Catching Pigeons: High Jinx in Paris
Our gossip column is back with news of several fancied weekend runners and Sir Mark Prescott's Cesarewitch team.
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The days when British-trained horses went off at silly prices on the pari-mutuel are long gone - not least because nine-tenths of the crowd at Longchamp hail from this side of the Channel.
But away from the big race, there could still be some value in a number of raiders in the supporting contests and chief among them is High Jinx in the Prix du Cadran.
Coming as it does two hours after the Arc, you could be forgiven for forgetting all about the two and a half mile contest, but with the exception of the disappointing Vadamar and old favourite Kasbah Bliss (fourth, second, third and then first in four previous attempts at the race), the home team looks distinctly beatable.
It's High Jinx who you should be taking a close look at, despite the fact that he is yet to win a pattern race of any sort.
He's been kept in high regard at James Fanshawe's yard right since the start of the season and has thrived since moving up in trip in recent starts. This marathon trip will be right up his street and the excellent Graham Lee won't take any chances by burying him in the rear if the field goes its usual crawl in the early stages.
High Jinx looked on good terms with himself in a workout earlier this week, but the same couldn't really be said of Agent Allison, who lacked some sparkle on the Limekilns on Tuesday. That's a shame because this filly had looked to be going well up to that point and a tilt at the Prix Marcel Boussac has been on the cards for a while.
Soft ground correctly saw The Fugue pulled out of the Prix de l'Opera on Friday morning, but it won't bother stablemate Izzi Top, who continues to look well at a stage of the season when plenty of fillies are starting to go in their coats.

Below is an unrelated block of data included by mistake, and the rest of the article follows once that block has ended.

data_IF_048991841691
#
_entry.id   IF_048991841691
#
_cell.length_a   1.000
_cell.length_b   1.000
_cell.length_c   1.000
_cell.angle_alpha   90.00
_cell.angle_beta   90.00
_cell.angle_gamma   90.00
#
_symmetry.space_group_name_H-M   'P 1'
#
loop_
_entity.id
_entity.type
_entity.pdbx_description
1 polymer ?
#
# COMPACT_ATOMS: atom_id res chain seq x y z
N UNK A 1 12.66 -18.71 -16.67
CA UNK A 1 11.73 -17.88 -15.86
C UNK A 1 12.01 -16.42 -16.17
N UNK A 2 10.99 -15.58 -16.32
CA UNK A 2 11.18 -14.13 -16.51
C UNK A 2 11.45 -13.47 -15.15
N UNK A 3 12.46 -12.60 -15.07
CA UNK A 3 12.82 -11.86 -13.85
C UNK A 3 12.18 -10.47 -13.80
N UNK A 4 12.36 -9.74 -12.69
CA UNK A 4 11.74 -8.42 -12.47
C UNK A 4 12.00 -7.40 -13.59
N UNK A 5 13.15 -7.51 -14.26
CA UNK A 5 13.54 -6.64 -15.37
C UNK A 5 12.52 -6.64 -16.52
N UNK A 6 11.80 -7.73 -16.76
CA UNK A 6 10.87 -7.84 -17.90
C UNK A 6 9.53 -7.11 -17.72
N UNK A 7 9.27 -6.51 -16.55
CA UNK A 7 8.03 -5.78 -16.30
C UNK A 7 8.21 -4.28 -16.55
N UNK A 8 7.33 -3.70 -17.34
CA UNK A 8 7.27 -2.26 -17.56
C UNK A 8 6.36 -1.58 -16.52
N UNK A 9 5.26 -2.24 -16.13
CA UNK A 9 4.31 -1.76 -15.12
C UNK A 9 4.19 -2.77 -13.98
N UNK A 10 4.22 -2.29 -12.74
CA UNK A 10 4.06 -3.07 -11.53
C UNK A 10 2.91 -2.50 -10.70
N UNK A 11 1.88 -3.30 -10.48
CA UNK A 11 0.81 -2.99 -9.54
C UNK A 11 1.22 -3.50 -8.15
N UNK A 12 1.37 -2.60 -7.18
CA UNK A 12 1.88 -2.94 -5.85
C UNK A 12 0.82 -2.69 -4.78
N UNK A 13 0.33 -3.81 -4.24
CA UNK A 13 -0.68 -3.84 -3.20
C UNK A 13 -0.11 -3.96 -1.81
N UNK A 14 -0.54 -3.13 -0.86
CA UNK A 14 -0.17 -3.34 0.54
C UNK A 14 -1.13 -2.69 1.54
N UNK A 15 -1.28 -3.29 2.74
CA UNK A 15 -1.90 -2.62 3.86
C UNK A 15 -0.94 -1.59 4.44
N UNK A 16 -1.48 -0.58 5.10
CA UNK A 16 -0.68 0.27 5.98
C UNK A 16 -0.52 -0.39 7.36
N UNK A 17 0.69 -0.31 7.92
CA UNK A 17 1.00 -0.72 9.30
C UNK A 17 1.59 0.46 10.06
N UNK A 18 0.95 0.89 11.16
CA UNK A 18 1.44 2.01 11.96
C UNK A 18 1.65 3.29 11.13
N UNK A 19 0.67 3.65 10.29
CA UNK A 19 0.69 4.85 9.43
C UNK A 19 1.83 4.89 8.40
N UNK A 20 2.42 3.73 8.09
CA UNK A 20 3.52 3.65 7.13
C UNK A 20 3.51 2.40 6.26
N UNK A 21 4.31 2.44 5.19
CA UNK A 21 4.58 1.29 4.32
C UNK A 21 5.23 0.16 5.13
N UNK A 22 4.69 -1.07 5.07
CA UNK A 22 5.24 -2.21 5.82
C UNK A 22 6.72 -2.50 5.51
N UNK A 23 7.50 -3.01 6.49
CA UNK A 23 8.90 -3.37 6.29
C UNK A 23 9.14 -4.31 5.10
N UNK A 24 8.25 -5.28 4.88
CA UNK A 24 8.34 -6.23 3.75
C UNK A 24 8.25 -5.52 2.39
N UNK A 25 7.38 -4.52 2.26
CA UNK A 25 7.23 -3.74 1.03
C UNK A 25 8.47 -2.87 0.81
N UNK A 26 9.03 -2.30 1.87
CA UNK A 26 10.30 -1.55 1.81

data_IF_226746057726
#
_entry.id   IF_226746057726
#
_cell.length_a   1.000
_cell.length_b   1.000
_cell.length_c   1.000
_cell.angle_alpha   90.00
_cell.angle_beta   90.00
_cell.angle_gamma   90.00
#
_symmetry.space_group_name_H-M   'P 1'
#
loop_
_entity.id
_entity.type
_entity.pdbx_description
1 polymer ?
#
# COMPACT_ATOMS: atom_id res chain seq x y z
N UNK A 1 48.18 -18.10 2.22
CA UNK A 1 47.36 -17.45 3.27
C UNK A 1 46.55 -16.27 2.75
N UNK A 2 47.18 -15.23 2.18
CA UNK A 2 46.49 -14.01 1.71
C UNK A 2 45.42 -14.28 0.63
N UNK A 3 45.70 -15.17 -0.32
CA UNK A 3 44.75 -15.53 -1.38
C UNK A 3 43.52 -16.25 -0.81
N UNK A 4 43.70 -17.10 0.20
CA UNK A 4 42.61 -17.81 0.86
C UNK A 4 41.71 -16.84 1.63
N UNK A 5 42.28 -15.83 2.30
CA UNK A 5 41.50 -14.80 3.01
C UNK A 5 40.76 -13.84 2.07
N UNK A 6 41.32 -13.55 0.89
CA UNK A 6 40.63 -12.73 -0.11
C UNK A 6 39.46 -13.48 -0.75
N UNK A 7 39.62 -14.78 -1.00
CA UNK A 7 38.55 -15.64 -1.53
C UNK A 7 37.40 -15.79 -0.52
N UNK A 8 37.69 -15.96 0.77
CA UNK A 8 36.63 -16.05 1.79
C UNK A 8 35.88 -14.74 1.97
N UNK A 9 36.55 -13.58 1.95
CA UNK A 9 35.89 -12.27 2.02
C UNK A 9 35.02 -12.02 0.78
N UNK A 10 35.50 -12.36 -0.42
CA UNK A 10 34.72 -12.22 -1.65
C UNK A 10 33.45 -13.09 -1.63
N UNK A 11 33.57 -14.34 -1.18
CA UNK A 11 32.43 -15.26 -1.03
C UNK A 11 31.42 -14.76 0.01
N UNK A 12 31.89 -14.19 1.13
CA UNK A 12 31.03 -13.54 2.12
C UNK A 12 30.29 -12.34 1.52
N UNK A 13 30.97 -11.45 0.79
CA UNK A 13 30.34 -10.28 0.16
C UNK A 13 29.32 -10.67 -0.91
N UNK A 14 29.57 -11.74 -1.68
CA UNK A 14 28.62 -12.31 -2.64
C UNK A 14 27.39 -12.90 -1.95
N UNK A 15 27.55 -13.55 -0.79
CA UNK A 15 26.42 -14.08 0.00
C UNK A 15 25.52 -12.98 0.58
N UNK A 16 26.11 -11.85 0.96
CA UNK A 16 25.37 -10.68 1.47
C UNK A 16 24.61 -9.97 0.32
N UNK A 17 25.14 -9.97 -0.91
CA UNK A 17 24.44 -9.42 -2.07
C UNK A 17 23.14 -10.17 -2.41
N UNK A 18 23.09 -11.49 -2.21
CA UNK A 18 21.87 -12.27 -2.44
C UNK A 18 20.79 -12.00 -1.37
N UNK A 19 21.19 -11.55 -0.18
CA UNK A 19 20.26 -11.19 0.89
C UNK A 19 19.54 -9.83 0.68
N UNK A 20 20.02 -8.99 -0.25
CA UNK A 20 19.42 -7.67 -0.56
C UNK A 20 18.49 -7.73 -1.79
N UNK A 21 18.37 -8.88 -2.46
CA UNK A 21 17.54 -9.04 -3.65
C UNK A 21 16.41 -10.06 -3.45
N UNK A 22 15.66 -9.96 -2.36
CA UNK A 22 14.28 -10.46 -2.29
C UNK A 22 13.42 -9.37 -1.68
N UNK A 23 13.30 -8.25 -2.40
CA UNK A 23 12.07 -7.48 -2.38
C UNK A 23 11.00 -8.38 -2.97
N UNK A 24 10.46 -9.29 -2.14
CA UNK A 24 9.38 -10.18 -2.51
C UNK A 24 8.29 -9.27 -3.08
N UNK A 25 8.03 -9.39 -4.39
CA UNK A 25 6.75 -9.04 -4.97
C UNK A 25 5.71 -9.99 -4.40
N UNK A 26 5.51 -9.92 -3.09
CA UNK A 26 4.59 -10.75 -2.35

Also worth risking to deny the French resistance (boom boom) is Penitent, who was well fancied by his stable when scoring at Newmarket last weekend and for whom any cut in the ground is a real bonus. He's taken a while to come right, but is flying at home.
Twenty-four hours earlier, Shantaram could well have the British team on the board from an early stage in Saturday's Prix Chaudenay. He booked his place in the line-up with a particularly impressive spin on the Limekilns and is clearly fully recovered from the bug that forced him out of the St Leger line-up at a late stage.
Ascot and Newmarket host the pick of the weekend's domestic action and in-form Marcus Tregoning is hoping for another good day. Having been all but anonymous for most of the year, the stable's purple patch of form has got the trainer shouting from the rafters again and he has made no secret of the fact that he fancies 2013 to be a good year given the strength of his two-year-old team.
The lightly-raced Hawaafez is likely to step up to two miles before the end of the season, but a good run is nevertheless expected from her in Ascot's Cumberland Lodge Stakes, even if she isn't quite at concert pitch yet.
But juveniles Flashheart and Valais Girl both carry more confidence at Newmarket, Tregoning rating the former, a Derby entry, particularly highly. Both should be backable prices.
The second of the Tattersalls sales races is far stronger and Havana Gold will take some beating if the vibes from Richard Hannon's yard are to be believed. He is being asked to make a relatively quick reappearance after winning over course and distance last week, but seems to have taken everything in his stride.
Our Manton mole tells us not to overlook Number One London in the second division of the one-mile maiden at the same track. Like all of Brian Meehan's juveniles, he was barely wound up for his debut, but has come on considerably for that outing.
Up at Redcar, First Mohican (mentioned here seven days ago) returns from two years off for Sir Henry Cecil in the mile and a quarter handicap.
Gauging the wellbeing of this kind of horse isn't easy. For obvious reasons, he isn't going to be 100 per cent fit, but this is a big day for his patient owners and jockey Tom Queally - hardly the most regular visitor the North-East - was on board when the horse had a gentle stretch of his legs on Friday morning.
Also spotted on the gallops was Sir Mark Prescott's Cesarewitch hopeful Motivado, with a stablemate who looked very much like Kepler's Law - unseen for more than a year, but still entered in the same race. You have been warned.